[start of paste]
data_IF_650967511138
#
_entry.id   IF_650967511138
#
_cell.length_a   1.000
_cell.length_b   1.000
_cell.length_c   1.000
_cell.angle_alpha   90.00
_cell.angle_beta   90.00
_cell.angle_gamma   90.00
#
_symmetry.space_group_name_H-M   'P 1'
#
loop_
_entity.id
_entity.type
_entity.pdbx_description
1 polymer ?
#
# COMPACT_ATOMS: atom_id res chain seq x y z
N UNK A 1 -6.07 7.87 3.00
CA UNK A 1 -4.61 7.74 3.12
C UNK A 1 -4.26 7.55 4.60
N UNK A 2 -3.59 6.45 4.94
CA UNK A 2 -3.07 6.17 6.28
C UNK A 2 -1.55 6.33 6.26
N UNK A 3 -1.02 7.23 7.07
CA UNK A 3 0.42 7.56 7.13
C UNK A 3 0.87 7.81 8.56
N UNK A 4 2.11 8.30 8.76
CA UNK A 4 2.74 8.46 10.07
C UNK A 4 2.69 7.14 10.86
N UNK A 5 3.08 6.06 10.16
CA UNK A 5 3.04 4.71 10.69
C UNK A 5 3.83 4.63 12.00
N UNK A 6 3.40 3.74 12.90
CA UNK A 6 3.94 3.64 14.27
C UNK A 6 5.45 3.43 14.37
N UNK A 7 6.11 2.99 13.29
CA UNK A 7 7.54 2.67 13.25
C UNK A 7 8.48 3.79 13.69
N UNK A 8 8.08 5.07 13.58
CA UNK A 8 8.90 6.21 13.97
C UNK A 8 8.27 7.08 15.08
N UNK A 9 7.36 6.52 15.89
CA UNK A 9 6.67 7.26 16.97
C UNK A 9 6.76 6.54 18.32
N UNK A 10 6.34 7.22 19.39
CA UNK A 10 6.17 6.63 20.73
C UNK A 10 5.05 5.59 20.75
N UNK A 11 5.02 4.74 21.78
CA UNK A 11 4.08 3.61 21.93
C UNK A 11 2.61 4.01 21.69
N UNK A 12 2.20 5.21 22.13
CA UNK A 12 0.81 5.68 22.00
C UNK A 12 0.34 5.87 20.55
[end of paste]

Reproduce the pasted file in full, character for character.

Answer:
data_IF_650967511138
#
_entry.id   IF_650967511138
#
_cell.length_a   1.000
_cell.length_b   1.000
_cell.length_c   1.000
_cell.angle_alpha   90.00
_cell.angle_beta   90.00
_cell.angle_gamma   90.00
#
_symmetry.space_group_name_H-M   'P 1'
#
loop_
_entity.id
_entity.type
_entity.pdbx_description
1 polymer ?
#
# COMPACT_ATOMS: atom_id res chain seq x y z
N UNK A 1 -6.07 7.87 3.00
CA UNK A 1 -4.61 7.74 3.12
C UNK A 1 -4.26 7.55 4.60
N UNK A 2 -3.59 6.45 4.94
CA UNK A 2 -3.07 6.17 6.28
C UNK A 2 -1.55 6.33 6.26
N UNK A 3 -1.02 7.23 7.07
CA UNK A 3 0.42 7.56 7.13
C UNK A 3 0.87 7.81 8.56
N UNK A 4 2.11 8.30 8.76
CA UNK A 4 2.74 8.46 10.07
C UNK A 4 2.69 7.14 10.86
N UNK A 5 3.08 6.06 10.16
CA UNK A 5 3.04 4.71 10.69
C UNK A 5 3.83 4.63 12.00
N UNK A 6 3.40 3.74 12.90
CA UNK A 6 3.94 3.64 14.27
C UNK A 6 5.45 3.43 14.37
N UNK A 7 6.11 2.99 13.29
CA UNK A 7 7.54 2.67 13.25
C UNK A 7 8.48 3.79 13.69
N UNK A 8 8.08 5.07 13.58
CA UNK A 8 8.90 6.21 13.97
C UNK A 8 8.27 7.08 15.08
N UNK A 9 7.36 6.52 15.89
CA UNK A 9 6.67 7.26 16.97
C UNK A 9 6.76 6.54 18.32
N UNK A 10 6.34 7.22 19.39
CA UNK A 10 6.17 6.63 20.73
C UNK A 10 5.05 5.59 20.75
N UNK A 11 5.02 4.74 21.78
CA UNK A 11 4.08 3.61 21.93
C UNK A 11 2.61 4.01 21.69
N UNK A 12 2.20 5.21 22.13
CA UNK A 12 0.81 5.68 22.00
C UNK A 12 0.34 5.87 20.55